[time-nuts] 5680A update

EWKehren at aol.com EWKehren at aol.com
Tue Jan 17 16:55:13 EST 2012


Warren if you look close I did put a thermal barrier on the bottom and have 
 a large heat sink on the top with by my standards a large fan. All this 
because  I wanted it up and running with in an hour. I realize the sides also 
radiate but  putting a sensor at center on the bottom I am within 0.1 C. I 
did this for  testing quick and dirty and frankly never expected the 
performance I se. So at  some point I will package it in such a way that I will have 
optimum temperature  control. Right now I have a four channel Wavetek 52A 
data logger but plan to  build an 8 channel logging device based on a 16F688 
PIC. From that data I will  be able to pick the best placement of the 
sensor. Keep in mind this work is  intended for a limited temperature range, this 
is not a commercial environment  where one solution has to fit all. That is 
why I work today every thing with  cooling. Breaking that fancy Dewar has 
turned into a blessing.
Bert Kehren. 
 
 
In a message dated 1/17/2012 2:52:47 P.M. Eastern Standard Time,  
warrensjmail-one at yahoo.com writes:

to  Chris
What I've seen is that holding 0.1 C AT the SENSOR is pretty  easy,
(Lady Heather will hold the TBolt's sensor to 0.01 deg using just a  fan),
AND if you blow a lot of air around, then keeping the air gradients  inside 
a 
closed 'oven box' below 0.1 deg is also NO problem.

to  Bert
Have you measure what the Temperature coeff is over normal room  changes 
with 
and without the addition of the temp controller?
What is  the best configuration to keep the fe5680 freq constant?
For the LPRO, what  I found by experiment worked best for me is to place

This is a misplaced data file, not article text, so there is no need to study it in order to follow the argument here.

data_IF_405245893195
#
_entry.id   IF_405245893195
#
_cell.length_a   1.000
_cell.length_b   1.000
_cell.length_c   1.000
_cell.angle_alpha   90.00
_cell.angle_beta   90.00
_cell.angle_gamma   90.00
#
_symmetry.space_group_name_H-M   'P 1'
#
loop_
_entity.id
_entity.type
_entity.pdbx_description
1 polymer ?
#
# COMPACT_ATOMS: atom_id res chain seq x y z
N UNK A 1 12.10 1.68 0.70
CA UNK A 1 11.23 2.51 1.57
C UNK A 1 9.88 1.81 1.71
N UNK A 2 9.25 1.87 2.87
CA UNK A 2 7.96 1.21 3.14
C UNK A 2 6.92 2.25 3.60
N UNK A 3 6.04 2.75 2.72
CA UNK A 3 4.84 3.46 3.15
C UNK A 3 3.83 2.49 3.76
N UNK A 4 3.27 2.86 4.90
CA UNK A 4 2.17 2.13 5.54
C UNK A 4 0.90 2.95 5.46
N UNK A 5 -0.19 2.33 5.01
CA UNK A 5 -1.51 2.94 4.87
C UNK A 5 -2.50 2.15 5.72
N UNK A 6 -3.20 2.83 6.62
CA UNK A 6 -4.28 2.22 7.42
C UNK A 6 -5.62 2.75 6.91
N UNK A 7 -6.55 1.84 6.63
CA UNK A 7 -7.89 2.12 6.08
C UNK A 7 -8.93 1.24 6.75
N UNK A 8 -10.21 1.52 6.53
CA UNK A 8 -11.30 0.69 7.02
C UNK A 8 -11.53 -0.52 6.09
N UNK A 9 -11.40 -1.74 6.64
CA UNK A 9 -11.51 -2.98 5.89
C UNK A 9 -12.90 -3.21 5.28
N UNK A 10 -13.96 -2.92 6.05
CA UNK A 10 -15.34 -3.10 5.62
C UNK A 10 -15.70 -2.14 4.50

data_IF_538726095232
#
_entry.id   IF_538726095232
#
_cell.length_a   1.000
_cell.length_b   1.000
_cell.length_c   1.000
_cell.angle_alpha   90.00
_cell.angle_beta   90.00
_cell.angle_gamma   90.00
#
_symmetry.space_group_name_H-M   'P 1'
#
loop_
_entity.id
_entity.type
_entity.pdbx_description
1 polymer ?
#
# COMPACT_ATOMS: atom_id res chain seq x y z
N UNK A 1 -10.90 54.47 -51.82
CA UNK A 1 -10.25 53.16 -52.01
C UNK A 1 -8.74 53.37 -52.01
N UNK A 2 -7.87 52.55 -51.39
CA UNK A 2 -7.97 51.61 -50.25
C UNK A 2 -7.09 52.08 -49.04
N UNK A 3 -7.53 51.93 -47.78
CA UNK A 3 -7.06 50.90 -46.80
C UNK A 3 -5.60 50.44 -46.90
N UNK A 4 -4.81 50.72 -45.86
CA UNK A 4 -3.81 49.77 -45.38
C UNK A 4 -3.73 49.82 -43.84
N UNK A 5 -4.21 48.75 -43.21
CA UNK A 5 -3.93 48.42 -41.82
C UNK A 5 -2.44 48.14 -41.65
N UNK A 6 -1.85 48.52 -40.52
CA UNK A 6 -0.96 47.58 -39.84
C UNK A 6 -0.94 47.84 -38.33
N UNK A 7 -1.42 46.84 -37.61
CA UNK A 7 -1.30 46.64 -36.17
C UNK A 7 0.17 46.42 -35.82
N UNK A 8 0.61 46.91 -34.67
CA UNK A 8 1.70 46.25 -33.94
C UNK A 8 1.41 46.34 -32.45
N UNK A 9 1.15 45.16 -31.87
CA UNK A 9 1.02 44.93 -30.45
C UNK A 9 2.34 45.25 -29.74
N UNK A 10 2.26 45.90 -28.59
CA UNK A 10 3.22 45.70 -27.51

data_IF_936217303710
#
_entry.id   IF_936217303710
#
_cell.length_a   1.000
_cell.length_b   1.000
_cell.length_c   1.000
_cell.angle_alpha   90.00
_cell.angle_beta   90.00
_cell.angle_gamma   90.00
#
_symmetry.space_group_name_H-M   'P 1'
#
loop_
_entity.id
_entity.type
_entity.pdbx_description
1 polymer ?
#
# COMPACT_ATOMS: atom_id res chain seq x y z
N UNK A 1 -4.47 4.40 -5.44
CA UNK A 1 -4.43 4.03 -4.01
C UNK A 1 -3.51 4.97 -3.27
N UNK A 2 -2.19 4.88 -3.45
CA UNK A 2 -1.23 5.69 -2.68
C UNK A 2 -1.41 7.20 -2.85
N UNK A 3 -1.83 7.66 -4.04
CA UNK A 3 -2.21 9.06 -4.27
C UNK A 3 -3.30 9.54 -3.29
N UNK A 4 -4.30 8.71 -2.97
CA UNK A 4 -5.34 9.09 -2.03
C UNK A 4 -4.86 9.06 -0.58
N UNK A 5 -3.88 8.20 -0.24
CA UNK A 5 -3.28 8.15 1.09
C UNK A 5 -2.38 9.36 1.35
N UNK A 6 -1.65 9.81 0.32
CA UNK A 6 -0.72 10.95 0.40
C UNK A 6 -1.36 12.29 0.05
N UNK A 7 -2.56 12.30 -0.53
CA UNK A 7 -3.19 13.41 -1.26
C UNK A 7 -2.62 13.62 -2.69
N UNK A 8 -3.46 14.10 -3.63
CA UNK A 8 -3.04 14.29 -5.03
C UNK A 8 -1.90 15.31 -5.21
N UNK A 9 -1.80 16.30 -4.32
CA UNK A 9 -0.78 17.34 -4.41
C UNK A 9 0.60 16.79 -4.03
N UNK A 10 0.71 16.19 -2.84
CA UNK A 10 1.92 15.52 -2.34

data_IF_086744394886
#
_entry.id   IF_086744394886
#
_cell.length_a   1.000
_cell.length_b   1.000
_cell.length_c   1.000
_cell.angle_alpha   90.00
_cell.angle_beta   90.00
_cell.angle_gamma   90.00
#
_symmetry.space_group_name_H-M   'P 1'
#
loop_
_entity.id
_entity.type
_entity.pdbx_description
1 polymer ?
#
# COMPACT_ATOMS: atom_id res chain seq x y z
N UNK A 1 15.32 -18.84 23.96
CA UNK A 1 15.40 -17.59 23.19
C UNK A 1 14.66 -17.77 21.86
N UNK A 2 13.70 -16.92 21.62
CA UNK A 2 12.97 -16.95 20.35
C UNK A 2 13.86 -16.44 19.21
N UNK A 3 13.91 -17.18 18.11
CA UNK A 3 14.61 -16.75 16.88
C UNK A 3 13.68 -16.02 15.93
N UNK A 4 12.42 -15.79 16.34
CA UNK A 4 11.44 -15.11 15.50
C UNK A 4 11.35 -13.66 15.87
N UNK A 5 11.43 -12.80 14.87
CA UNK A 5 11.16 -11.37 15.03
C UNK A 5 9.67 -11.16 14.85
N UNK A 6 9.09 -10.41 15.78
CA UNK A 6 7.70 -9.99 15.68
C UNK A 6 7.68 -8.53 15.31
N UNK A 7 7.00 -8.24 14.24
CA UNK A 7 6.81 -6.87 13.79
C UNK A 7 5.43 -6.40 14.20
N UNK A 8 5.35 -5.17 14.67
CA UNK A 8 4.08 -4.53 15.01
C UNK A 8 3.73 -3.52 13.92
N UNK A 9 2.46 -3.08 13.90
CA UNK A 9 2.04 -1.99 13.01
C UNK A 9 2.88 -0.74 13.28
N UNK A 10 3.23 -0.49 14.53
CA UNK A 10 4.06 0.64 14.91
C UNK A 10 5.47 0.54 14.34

the 
unit upside down  so the heat sink was on top.
If any air was blown on the non heat sink  side, that would greatly effect 
the frequency stability in a bad  way.

A way to get around the compromise of where the best place is to  put the 
sensor, either close to the heat source or close to the  device.
Best answer is BOTH. The way to get high end control and a much  more 
stable 
control loop, is to use TWO temperature sensors.
Put one  temperature sensor near the Heat source and a second one at the 
place you  want to hold constant.
Then in effect 'AC couple' the heat source sensor,  so that it does the 
course temperature control.
One way to do this is  to set it up so that the heat source sensor is the 
feed-forward or "D"  input for the main sensor PID control loop.
Another way to set it up is so  that the device sensor's error slowly 
changes 
the temperature set-point of  the heat source's temperature control  loop.

ws

***************
>I am, as I reported previously  using a SMD LM335 away from the fan and 
held
> down with a screw and a  small bracket and I get consistent .1 C. I do not
>think that I would  get 1 E-12  over weeks when my lab has seen more than
>5C  temperature changes if my temperature readings are not correct.
>Do not  forget this was a quick and dirty setup, the final product will 
look
>  more professional.
>Bert Kehren

*************
albertson.chris  at gmail.com writes:

On Tue,  Jan 17, 2012 at 8:38 AM,   <EWKehren at aol.com> wrote:
>>> I am  using a fan that  holds it within .1 C Its been month since I
>>>measured it but I  did report it here and I think it is 42.7C.

>>0.1C is very  good  for just using a fan.     What is the   fe5680
>>mounted  to?  just the heat sink or is there a  thick metal plate.
>>Also what are  you using as a heat  sensor.  Is the sensor press fit to
>>the heat sink   or.    I do remember reading about your  temperature
>>controlled  fan but not the 0.1C part.    I'd have guessed you could only
>>do  about 2.0C with a setup  like yours.

>>Chris Albertson
>>Redondo   Beach,  California  


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